This section is from the book "The Steward's Handbook And Guide To Party Catering", by Jessup Whitehead. Also available from Amazon: Larousse Gastronomique.
Mr. Taft evidently experienced keen enjoyment in his avocation, yet it may be doubted whether he, being practically without competitors, ever knew the supreme exultation of the city restaurant steward who "get's a scoop" on all his rivals in the business by securing the entire supply of some coveted delicacy and compelling the best patrons of other establishments to come to his place for it. He may have absolutely all the frogs' legs the city contains, and the blissful knowledge that no more can arrive for a week; or all of the early chickens, or the very last quail and partridges. And such being the object of his ambition, he must think of ways to gain the preferences of the market and commission men, for if he fails to make friends of them, unless he has very good private sources of supply from outside markets, he may as well quit the business. When a thing Is cheap and plentiful he will be solicited to buy even if disliked and despised, but then he does not want it; and when it is scarce and in demand, he may hear of its being obtainable at this or that restaurant, but if not in the circle of favorites the dealers will take great pains to be "just sold out" every time he tries them. And still his favored rivals are getting all they want from hidden stores for days in succession.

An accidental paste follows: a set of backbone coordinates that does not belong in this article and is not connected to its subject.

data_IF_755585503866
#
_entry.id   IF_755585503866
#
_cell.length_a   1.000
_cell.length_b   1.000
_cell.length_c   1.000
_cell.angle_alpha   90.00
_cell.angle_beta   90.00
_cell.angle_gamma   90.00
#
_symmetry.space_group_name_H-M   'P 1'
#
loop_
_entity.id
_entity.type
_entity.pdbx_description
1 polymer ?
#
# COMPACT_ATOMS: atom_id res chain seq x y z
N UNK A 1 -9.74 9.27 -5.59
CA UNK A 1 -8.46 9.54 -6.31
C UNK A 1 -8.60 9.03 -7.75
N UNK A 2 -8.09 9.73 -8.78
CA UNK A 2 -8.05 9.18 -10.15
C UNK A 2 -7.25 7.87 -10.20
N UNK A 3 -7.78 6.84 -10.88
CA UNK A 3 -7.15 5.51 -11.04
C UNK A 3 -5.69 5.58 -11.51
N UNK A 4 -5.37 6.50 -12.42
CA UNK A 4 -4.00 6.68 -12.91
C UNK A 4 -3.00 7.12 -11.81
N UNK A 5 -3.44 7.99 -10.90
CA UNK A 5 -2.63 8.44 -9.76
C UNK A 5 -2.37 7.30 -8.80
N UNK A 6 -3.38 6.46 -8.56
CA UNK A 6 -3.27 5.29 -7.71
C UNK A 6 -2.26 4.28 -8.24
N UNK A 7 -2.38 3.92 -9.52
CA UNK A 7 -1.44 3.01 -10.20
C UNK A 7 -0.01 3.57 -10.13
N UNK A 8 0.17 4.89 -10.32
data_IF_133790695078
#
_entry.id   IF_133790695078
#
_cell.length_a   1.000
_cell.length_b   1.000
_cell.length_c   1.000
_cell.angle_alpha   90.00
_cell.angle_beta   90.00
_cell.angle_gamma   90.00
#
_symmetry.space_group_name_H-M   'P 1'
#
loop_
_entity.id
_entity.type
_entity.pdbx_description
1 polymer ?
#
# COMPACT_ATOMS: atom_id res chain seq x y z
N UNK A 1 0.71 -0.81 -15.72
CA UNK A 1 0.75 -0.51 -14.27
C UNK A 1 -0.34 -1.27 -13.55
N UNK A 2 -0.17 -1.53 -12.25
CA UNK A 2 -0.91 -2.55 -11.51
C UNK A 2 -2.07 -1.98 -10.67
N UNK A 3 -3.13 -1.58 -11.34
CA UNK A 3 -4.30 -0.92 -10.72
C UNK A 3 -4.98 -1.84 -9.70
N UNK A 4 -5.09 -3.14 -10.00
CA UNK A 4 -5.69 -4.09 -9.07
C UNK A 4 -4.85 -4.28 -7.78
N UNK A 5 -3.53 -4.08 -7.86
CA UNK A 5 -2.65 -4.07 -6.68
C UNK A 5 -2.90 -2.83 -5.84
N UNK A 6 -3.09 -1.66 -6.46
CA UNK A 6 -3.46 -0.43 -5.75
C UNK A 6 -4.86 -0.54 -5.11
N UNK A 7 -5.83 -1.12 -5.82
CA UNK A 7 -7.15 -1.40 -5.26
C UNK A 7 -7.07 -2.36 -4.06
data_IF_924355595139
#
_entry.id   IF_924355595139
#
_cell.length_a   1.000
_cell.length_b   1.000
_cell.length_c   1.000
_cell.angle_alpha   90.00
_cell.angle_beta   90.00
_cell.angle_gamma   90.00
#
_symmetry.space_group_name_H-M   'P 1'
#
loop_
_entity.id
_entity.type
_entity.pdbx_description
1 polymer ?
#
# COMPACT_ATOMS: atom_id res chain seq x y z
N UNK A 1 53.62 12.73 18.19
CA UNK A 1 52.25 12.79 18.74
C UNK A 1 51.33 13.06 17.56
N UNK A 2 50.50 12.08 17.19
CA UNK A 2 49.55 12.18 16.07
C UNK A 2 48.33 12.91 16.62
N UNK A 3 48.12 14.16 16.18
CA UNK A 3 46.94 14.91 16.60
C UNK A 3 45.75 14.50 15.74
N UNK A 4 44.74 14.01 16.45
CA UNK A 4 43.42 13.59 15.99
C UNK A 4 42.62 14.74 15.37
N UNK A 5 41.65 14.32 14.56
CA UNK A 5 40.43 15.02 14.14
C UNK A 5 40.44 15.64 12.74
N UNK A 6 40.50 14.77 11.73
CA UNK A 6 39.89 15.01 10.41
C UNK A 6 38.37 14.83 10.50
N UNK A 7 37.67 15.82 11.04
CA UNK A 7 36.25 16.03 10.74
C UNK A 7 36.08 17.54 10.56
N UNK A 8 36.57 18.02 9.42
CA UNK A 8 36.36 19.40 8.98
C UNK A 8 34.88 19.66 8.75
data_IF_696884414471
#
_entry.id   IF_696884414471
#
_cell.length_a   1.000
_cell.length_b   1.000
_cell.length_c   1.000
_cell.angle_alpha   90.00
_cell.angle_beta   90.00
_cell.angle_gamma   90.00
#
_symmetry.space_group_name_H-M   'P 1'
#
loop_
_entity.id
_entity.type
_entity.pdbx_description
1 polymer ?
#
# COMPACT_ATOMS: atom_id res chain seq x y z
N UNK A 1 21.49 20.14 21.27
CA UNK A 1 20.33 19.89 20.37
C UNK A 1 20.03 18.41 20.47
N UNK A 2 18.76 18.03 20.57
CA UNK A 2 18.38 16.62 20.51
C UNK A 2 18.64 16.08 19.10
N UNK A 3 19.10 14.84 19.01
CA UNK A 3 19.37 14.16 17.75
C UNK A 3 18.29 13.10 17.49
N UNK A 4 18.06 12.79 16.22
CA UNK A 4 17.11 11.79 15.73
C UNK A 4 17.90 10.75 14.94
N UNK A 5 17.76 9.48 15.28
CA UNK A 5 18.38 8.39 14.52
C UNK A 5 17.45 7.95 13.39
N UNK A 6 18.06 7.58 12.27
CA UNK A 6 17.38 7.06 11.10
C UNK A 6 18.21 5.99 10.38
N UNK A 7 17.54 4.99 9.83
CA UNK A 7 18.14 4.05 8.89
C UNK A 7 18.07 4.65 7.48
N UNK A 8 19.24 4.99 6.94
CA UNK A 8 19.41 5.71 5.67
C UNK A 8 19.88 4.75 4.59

Many a new restaurant that is opened with a display of gilding and plate glass fails of success through this unconsidered particular of not having a steward or buyer who can secure the good will of the dealers In specialties, the game dealers, fish importers, the merchants who can always obtain everything worth having; not depending upon the northern markets alone, nor the. southern markets alone, but wiring to fifty places if necessary; knowing where the goods are to be found. Without this command of the markets, and the co-operation. of the market mea the restaurant fails from Inability to "fill the bill." After two or three disappointments the most profitable patrons become chagrined and pass the place by with the contemptuous remark: "Oh,you can never find anything there".